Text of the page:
The Partnerships for Enhanced Engagement in Research (PEER) awards, launched by the U.S. Agency for International Development (USAID) and the National Science Foundation (NSF), will provide grants to support and build scientific and technical capacity in the developing world.
The winners in Vietnam include a project to assess the impact emission reduction measures of short-lived climate forcers have on the air quality and climate in Southeast Asia, which will provide a scientific basis for recommendations to integrate air and climate quality into policy making.
The research was headed by Vietnamese scholars from the Ho Chi Minh City University of Agriculture and Forestry, Hanoi University of Science-Vietnam National University, and the Asian Institute of Technology in Vietnam, with support from their partners at Indonesia’s Bandung Institute of Technology and Clarkson University in the U.S.
The other project, entitled ‘Research and Capacity Building for Reduced Emissions from Degradation and Deforestation (REDD+) Livelihoods, and Vulnerability in Vietnam’, was developed by the Centre for Natural Resources and Environmental Studies under the Vietnam National University, Hanoi and the U.S.’s Rutgers University.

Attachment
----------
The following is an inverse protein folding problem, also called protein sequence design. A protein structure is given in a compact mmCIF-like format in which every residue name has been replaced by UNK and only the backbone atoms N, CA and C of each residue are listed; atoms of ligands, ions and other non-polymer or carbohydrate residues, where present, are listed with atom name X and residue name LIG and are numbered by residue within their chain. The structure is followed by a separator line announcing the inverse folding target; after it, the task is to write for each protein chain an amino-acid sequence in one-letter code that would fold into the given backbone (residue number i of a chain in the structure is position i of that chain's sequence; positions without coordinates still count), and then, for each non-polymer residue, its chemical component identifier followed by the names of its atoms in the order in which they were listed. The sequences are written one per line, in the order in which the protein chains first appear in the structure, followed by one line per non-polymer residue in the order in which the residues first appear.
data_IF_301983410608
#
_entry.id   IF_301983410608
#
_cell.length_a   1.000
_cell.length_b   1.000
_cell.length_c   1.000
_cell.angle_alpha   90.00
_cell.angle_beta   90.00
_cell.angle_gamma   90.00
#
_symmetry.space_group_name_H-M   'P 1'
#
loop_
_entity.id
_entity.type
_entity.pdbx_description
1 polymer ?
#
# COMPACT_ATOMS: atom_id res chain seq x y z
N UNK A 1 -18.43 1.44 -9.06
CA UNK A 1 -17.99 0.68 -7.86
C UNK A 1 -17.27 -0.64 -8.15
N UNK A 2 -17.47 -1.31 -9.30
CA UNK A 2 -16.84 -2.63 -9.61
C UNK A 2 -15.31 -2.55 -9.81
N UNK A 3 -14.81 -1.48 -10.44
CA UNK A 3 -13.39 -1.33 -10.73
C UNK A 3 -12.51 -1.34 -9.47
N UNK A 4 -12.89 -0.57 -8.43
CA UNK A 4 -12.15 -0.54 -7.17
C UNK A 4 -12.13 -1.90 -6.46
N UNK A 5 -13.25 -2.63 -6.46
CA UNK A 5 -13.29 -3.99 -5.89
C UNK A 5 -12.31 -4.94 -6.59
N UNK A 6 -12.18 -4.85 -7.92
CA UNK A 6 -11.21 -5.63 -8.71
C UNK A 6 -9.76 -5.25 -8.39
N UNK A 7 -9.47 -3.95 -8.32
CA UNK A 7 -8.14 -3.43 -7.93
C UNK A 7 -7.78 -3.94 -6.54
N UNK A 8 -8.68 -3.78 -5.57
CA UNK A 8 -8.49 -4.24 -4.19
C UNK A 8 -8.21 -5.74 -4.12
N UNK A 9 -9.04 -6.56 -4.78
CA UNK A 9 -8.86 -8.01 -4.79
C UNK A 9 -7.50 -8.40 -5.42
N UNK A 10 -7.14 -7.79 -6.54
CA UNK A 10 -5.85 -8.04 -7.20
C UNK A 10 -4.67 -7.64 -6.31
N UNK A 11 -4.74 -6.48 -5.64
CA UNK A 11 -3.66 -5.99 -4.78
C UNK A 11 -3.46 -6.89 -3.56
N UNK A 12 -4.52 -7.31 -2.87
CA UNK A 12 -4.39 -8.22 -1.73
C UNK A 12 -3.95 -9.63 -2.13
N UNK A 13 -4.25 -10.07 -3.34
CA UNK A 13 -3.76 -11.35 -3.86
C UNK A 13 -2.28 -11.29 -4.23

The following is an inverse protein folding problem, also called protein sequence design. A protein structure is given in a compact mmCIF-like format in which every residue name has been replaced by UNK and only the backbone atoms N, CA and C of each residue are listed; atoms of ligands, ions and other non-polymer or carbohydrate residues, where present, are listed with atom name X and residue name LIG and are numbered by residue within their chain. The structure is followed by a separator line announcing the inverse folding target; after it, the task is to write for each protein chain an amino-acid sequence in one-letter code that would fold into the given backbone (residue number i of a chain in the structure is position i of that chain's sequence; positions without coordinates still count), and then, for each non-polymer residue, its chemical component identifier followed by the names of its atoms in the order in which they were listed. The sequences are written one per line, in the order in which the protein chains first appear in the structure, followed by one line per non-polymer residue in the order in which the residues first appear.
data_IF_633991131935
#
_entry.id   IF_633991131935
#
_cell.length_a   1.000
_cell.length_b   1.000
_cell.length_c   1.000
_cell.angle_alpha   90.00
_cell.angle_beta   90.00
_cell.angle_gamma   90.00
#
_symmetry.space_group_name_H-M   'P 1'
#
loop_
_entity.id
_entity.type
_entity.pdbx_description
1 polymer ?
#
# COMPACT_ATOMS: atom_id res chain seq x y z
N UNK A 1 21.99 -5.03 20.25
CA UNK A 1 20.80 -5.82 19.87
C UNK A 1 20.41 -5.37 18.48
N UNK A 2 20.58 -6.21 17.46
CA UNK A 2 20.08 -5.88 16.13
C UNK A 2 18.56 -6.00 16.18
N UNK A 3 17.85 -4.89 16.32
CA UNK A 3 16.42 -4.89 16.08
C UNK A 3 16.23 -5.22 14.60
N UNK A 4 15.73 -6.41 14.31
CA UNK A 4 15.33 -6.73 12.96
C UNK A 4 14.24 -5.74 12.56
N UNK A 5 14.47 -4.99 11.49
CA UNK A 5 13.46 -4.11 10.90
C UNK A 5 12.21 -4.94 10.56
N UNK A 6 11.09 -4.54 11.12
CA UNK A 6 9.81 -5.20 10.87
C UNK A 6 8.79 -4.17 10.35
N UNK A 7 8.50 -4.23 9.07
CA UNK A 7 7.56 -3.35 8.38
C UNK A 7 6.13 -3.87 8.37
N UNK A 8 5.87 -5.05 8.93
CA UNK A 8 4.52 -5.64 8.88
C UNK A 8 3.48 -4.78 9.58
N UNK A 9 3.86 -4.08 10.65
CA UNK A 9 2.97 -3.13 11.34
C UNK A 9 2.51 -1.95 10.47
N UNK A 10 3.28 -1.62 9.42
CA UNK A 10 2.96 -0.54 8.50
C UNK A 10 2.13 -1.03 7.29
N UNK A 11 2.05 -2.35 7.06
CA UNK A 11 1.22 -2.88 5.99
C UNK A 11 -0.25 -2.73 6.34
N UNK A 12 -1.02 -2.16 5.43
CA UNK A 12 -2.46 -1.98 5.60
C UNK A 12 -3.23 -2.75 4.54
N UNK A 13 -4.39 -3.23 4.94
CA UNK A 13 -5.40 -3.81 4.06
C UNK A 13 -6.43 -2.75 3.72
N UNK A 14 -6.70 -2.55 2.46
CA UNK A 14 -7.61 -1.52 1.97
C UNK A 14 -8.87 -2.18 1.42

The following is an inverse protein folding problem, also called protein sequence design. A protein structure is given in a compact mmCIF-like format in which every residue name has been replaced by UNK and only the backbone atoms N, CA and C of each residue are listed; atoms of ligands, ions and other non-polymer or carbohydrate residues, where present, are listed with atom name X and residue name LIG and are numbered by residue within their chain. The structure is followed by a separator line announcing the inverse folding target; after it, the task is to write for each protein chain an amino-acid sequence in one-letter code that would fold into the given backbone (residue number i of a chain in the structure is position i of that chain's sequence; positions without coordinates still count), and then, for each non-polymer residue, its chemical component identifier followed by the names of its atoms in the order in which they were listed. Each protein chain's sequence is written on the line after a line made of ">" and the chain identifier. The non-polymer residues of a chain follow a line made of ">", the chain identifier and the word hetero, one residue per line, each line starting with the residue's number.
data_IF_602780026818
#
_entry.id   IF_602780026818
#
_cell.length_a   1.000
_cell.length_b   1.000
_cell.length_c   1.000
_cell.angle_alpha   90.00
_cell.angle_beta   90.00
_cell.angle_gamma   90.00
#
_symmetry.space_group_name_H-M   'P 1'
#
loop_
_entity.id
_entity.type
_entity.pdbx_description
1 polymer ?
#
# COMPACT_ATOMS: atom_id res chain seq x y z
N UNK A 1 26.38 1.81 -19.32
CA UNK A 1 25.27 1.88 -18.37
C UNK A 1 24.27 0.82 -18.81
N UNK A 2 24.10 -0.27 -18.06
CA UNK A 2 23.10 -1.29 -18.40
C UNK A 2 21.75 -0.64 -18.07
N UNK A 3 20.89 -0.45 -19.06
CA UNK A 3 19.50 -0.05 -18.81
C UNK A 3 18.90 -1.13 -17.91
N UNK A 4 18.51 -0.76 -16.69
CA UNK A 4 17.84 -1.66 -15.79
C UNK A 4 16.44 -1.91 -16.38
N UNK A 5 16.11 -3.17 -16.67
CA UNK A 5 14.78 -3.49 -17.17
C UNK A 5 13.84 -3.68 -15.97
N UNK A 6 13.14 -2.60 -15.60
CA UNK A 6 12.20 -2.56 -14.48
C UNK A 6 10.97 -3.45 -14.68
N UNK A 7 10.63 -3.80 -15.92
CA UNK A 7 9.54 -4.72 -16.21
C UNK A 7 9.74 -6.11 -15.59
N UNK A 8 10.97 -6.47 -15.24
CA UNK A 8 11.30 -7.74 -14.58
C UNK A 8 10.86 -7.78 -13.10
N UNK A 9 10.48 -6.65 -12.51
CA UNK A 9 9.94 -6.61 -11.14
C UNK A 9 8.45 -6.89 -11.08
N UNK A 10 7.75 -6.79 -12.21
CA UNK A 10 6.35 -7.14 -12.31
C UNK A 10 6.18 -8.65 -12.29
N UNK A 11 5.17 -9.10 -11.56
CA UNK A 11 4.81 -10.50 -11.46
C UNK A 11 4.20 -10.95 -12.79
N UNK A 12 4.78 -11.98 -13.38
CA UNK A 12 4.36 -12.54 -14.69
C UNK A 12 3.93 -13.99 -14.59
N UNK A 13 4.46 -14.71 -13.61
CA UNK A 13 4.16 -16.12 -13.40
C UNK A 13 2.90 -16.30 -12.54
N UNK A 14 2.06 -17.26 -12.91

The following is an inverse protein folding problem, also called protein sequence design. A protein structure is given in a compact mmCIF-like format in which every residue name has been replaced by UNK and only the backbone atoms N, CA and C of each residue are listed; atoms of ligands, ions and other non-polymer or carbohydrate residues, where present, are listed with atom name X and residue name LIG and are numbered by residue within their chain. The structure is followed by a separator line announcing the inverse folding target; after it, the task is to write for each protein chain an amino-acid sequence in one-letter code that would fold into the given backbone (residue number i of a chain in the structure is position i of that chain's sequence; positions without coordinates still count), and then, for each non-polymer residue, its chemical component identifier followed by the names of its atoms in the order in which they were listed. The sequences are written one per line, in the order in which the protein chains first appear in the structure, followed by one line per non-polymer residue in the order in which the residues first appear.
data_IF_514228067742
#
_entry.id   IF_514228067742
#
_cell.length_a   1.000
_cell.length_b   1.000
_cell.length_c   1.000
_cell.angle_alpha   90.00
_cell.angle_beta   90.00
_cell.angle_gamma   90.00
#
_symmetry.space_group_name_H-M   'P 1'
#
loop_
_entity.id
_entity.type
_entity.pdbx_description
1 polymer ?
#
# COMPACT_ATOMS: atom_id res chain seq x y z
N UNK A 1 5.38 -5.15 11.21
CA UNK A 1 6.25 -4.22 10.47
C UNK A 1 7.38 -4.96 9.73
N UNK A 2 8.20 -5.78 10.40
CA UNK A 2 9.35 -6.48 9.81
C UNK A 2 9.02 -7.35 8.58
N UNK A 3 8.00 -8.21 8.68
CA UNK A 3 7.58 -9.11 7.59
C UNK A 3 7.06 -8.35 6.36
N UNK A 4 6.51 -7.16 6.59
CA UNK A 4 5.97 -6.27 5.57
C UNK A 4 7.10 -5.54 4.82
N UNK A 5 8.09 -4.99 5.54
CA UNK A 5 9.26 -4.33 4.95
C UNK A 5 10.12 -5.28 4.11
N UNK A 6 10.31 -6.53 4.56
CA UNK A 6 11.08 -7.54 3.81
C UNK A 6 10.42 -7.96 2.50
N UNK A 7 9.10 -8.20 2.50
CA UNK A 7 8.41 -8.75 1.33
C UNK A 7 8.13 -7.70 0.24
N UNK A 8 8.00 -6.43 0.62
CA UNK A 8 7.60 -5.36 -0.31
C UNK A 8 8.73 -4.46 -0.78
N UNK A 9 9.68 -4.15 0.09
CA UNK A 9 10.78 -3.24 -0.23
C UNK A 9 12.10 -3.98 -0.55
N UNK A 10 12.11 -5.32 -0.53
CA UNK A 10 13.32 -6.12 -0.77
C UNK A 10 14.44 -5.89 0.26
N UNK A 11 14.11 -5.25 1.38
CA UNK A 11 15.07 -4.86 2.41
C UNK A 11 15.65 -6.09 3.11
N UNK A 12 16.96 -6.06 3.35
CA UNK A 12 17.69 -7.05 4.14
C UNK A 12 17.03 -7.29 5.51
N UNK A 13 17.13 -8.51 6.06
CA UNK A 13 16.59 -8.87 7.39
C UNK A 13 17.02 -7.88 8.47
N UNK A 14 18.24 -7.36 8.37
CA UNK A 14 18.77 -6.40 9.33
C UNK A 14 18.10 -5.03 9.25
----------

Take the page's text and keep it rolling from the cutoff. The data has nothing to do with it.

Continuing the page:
The project’s objective is to understand the impacts of payments for ecosystem services (such as carbon) on the change in land-use decision making of households in the forest areas and evaluate whether these land-use decisions to increase or reduce the level of social and biophysical vulnerability on forecasted climate changes.
Both projects will be conducted during June 2012- May 2015.
PEER is a USAID-funded competitive grants programme that is being administered by the U.S. National Academy of Sciences in co-ordination with the NSF.
The programmme received nearly 500 applications from 63 developing countries, of which 41 projects from 25 nations were selected based on scientific merit, contributions to national development, and strong collaboration between scientists in the developing country and their American partners.
USAID will provide a total of US$4.8 million to develop science and technology through this round of PEER. Each winning project will last from one to three years with budgets from US$30,000 to US$50,000 per year, depending on project size. Large and complex projects may receive up to an additional US$100,000 per year.